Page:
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Album Review: Frankie And The Heartstrings – Decency

2 min read

Less an album and more a collection of regurgitated, half-baked ideas, Frankie and The Heartstrings’ Decency represents ‘indie’ rock at its most toothless and neutered. Each track feels emptier than the last, and the band’s endless posturing begins to grate long before the record’s modest running time is up. To say that this is the worst album Frankie and The Heartstrings have turned in doesn’t even come close to conveying just how difficult the work is to listen to. Decency isn’t just a misstep. It’s a disaster.

Frankie And The Heartstrings - Decency‘Whimsical’ is quite clearly what Frankie and The Hearstrings were going for, but ‘simpering’ is what they’ve turned in. The boppy, saccharine strains of songs like Balconette and Money begin to irritate almost immediately, with the derivate, Z-grade pop strains of the latter particularly infuriating. Indeed, the experience of listening to Decency is akin to watching twelve back to back hours of the Teletubbies while binge eating candy floss; the ‘cuter’ and ‘sweeter’ the songs get, the more rapidly they inspire nausea.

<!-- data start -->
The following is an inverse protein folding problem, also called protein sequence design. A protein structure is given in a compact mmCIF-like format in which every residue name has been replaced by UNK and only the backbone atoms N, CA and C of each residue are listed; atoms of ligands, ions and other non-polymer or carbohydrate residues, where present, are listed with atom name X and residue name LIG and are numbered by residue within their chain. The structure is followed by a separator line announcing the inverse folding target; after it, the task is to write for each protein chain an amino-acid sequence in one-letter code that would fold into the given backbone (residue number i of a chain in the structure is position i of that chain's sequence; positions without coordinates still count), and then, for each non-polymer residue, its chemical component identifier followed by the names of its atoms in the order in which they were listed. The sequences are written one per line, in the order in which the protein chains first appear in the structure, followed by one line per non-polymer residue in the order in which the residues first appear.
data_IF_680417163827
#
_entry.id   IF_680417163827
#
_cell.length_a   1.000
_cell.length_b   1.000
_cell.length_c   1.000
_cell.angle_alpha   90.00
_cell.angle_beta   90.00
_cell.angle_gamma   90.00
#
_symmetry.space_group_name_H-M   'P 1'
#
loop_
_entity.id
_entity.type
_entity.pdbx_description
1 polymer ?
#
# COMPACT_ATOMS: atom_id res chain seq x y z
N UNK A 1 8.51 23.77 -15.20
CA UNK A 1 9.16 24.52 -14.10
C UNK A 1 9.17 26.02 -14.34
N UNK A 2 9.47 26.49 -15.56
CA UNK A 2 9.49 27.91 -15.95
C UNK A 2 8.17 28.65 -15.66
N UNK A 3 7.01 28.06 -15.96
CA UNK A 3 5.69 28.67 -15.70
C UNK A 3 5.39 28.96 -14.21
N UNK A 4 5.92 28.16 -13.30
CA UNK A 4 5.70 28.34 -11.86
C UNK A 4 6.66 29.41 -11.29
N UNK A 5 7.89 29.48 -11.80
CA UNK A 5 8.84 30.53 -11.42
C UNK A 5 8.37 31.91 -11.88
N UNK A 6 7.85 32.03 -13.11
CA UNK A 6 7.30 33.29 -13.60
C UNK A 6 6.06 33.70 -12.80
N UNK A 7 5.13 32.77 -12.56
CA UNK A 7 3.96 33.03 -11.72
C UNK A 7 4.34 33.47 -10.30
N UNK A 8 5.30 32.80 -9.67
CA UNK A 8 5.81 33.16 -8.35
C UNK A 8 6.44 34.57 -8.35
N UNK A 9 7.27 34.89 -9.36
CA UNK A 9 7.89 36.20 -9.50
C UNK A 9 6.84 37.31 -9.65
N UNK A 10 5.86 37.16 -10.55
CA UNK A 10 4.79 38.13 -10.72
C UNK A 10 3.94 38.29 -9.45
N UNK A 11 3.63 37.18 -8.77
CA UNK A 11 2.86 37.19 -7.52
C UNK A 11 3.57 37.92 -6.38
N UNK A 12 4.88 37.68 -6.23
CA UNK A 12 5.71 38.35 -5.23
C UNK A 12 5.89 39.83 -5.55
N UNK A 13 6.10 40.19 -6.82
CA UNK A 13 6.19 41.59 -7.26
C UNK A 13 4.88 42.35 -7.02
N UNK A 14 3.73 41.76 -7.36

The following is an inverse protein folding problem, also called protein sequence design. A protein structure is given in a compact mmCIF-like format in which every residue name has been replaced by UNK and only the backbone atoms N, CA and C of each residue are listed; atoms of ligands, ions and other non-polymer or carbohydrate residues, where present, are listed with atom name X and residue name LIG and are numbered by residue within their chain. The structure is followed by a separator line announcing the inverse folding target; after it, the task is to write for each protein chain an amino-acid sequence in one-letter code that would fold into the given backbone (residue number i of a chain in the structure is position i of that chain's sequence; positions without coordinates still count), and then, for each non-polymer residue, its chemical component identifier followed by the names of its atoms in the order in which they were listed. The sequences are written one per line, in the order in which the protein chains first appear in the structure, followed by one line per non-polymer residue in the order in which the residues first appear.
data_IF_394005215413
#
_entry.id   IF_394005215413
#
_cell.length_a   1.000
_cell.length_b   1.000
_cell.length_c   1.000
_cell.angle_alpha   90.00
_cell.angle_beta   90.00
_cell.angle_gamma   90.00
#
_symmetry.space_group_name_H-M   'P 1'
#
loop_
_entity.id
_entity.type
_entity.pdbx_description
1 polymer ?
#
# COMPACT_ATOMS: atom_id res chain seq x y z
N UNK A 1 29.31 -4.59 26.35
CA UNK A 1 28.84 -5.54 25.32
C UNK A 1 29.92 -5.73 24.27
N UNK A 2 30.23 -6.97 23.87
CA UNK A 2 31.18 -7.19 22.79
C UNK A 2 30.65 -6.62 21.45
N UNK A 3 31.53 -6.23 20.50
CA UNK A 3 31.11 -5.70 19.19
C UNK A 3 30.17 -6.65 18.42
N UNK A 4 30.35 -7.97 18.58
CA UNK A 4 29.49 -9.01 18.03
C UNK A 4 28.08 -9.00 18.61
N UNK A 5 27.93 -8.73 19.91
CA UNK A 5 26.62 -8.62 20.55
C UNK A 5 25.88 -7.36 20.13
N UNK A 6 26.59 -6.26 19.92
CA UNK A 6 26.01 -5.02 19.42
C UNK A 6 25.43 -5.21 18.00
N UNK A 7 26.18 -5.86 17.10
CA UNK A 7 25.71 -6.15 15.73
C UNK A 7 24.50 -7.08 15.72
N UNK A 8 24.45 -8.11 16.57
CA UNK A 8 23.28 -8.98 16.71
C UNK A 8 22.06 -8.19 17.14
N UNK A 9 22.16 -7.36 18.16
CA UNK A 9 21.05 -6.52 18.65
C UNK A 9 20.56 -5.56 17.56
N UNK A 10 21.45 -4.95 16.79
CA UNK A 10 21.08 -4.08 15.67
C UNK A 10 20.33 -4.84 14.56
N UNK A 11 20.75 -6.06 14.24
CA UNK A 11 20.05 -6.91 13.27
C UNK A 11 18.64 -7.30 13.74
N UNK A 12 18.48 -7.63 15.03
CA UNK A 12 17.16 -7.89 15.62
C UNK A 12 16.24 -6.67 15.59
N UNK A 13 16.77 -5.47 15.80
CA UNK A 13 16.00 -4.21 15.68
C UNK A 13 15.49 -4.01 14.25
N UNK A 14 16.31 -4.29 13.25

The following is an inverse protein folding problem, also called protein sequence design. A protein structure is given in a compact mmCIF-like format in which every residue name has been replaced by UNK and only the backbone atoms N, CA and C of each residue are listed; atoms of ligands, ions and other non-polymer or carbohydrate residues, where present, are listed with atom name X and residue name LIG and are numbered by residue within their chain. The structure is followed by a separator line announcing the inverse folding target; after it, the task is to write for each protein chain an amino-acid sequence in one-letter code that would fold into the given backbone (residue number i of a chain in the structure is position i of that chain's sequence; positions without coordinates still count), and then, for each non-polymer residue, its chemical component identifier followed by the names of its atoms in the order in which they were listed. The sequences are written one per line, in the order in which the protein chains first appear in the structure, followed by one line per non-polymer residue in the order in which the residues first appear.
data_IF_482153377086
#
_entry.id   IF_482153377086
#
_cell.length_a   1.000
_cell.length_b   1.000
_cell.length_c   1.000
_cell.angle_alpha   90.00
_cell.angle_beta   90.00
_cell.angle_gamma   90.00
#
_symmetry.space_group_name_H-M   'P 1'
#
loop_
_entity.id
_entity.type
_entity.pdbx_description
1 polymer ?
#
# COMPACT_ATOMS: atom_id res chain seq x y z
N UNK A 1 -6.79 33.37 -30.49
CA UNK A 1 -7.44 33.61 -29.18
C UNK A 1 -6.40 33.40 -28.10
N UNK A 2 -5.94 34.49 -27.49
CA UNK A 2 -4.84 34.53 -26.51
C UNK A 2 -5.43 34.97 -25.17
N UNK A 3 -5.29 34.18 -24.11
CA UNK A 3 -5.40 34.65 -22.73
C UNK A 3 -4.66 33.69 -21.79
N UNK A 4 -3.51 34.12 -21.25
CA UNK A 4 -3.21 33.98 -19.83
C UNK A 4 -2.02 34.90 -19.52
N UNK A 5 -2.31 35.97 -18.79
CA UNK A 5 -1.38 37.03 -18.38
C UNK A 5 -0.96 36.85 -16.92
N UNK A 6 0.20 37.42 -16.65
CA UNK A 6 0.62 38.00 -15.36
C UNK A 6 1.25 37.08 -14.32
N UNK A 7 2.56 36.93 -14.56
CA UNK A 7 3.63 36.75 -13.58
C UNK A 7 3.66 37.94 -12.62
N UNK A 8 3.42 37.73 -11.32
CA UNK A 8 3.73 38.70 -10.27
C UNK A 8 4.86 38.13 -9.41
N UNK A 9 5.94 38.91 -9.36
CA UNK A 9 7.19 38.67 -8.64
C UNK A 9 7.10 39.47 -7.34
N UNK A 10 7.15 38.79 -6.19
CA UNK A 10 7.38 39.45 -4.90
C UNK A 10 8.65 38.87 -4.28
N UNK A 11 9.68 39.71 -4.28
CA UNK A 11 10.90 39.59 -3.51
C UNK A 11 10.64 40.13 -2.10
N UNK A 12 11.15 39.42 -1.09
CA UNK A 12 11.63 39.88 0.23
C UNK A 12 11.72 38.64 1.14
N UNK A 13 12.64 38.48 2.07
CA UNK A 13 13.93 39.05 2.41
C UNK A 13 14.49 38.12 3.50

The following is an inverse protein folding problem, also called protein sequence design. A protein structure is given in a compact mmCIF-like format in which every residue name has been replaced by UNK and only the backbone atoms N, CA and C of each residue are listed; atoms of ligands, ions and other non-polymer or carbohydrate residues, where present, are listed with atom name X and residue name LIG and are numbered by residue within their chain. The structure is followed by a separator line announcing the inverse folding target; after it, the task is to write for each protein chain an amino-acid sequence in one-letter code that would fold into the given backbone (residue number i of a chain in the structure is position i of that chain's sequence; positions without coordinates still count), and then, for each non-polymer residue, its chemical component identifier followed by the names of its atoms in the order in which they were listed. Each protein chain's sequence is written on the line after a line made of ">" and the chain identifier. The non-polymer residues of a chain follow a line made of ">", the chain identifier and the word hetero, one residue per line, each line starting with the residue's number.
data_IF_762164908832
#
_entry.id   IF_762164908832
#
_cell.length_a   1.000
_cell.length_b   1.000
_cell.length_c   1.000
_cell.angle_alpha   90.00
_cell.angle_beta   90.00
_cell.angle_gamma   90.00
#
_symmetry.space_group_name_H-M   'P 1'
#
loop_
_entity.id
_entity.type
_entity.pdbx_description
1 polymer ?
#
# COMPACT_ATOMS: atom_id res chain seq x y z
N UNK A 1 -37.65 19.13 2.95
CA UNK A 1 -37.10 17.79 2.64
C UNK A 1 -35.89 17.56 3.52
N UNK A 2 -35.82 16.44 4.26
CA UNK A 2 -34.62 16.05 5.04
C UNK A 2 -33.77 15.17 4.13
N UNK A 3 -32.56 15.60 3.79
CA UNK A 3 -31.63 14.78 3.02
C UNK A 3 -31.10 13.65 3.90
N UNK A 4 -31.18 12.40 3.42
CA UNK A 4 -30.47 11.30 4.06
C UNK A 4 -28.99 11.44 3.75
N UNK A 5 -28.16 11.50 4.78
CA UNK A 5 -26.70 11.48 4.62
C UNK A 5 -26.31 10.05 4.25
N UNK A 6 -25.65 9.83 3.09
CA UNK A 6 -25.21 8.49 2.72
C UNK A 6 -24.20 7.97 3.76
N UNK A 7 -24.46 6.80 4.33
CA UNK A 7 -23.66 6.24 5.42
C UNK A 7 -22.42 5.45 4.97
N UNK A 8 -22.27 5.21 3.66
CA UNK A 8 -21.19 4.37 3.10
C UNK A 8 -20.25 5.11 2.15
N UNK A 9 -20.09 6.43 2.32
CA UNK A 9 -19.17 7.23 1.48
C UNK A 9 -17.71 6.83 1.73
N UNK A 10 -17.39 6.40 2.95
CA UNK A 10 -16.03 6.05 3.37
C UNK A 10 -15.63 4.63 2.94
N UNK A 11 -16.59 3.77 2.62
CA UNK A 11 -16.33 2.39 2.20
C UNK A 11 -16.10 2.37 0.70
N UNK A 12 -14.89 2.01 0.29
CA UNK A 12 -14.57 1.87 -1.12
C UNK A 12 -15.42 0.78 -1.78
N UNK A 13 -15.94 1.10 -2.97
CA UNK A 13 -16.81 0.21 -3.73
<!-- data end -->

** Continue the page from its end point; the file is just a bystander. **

A large part of the problem is due to the vocals of lead singer Frankie Francis. His insufferably boppy voice is particularly grating on both Save It For Tonight and Someday Anna; hearing him sing lines like ‘someday Anna, one day me’ with a total lack of subtlety or sincerity in his voice brings the tunes crashing straight down, and ruins any potential they had to be interesting, or exciting.

Sonically, Frankie And The Heartstrings pay homage to (read: rip off) more bands than it would be worth listing here, most obviously legendary groups like Belle and Sebastian and Felt. But rather than transposing the more interesting, complex elements of those acts, they instead borrow only the surface elements. In short they don’t even rip off right, and a track like Not For Pleasure sounds like a bottom of the barrel Morrissey impersonator performing a long forgotten Orange Juice B-Side.

Worst of all, Decency does a lot to undermine the group’s successes of the past. Their earlier two albums were nothing if not entertaining, whereas Decency is about as much fun as root canal surgery. It’s as much of a disappointment as one could imagine.